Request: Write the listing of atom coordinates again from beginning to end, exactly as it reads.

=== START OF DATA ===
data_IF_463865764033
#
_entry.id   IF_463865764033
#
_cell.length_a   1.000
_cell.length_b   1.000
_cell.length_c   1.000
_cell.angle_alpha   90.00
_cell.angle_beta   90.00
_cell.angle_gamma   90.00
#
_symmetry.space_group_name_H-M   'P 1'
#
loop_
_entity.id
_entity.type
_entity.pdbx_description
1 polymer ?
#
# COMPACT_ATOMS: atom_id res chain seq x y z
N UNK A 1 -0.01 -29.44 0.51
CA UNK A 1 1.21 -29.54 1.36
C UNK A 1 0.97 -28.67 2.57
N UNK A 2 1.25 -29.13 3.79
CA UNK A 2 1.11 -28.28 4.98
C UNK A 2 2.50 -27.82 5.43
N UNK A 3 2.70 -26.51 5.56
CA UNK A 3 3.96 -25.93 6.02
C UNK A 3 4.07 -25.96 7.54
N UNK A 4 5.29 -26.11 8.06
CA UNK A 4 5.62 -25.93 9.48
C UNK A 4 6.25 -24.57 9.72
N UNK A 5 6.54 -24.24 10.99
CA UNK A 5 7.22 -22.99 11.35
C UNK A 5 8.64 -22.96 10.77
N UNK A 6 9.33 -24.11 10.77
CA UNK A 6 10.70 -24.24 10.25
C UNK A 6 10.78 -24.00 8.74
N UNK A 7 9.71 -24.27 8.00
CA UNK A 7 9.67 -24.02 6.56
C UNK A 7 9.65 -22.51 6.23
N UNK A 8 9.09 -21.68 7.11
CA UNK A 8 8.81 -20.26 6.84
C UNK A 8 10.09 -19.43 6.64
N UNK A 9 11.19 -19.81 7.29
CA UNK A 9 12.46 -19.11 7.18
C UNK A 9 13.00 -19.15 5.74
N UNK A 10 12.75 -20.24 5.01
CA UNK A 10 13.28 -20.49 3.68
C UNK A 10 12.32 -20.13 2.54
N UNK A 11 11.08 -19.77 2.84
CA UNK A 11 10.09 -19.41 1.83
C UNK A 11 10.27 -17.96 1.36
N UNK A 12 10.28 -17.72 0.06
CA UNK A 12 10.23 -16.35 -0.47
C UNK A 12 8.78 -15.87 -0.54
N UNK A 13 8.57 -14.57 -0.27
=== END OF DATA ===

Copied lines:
data_IF_463865764033
#
_entry.id   IF_463865764033
#
_cell.length_a   1.000
_cell.length_b   1.000
_cell.length_c   1.000
_cell.angle_alpha   90.00
_cell.angle_beta   90.00
_cell.angle_gamma   90.00
#
_symmetry.space_group_name_H-M   'P 1'
#
loop_
_entity.id
_entity.type
_entity.pdbx_description
1 polymer ?
#
# COMPACT_ATOMS: atom_id res chain seq x y z
N UNK A 1 -0.01 -29.44 0.51
CA UNK A 1 1.21 -29.54 1.36
C UNK A 1 0.97 -28.67 2.57
N UNK A 2 1.25 -29.13 3.79
CA UNK A 2 1.11 -28.28 4.98
C UNK A 2 2.50 -27.82 5.43
N UNK A 3 2.70 -26.51 5.56
CA UNK A 3 3.96 -25.93 6.02
C UNK A 3 4.07 -25.96 7.54
N UNK A 4 5.29 -26.11 8.06
CA UNK A 4 5.62 -25.93 9.48
C UNK A 4 6.25 -24.57 9.72
N UNK A 5 6.54 -24.24 10.99
CA UNK A 5 7.22 -22.99 11.35
C UNK A 5 8.64 -22.96 10.77
N UNK A 6 9.33 -24.11 10.77
CA UNK A 6 10.70 -24.24 10.25
C UNK A 6 10.78 -24.00 8.74
N UNK A 7 9.71 -24.27 8.00
CA UNK A 7 9.67 -24.02 6.56
C UNK A 7 9.65 -22.51 6.23
N UNK A 8 9.09 -21.68 7.11
CA UNK A 8 8.81 -20.26 6.84
C UNK A 8 10.09 -19.43 6.64
N UNK A 9 11.19 -19.81 7.29
CA UNK A 9 12.46 -19.11 7.18
C UNK A 9 13.00 -19.15 5.74
N UNK A 10 12.75 -20.24 5.01
CA UNK A 10 13.28 -20.49 3.68
C UNK A 10 12.32 -20.13 2.54
N UNK A 11 11.08 -19.77 2.84
CA UNK A 11 10.09 -19.41 1.83
C UNK A 11 10.27 -17.96 1.36
N UNK A 12 10.28 -17.72 0.06
CA UNK A 12 10.23 -16.35 -0.47
C UNK A 12 8.78 -15.87 -0.54
N UNK A 13 8.57 -14.57 -0.27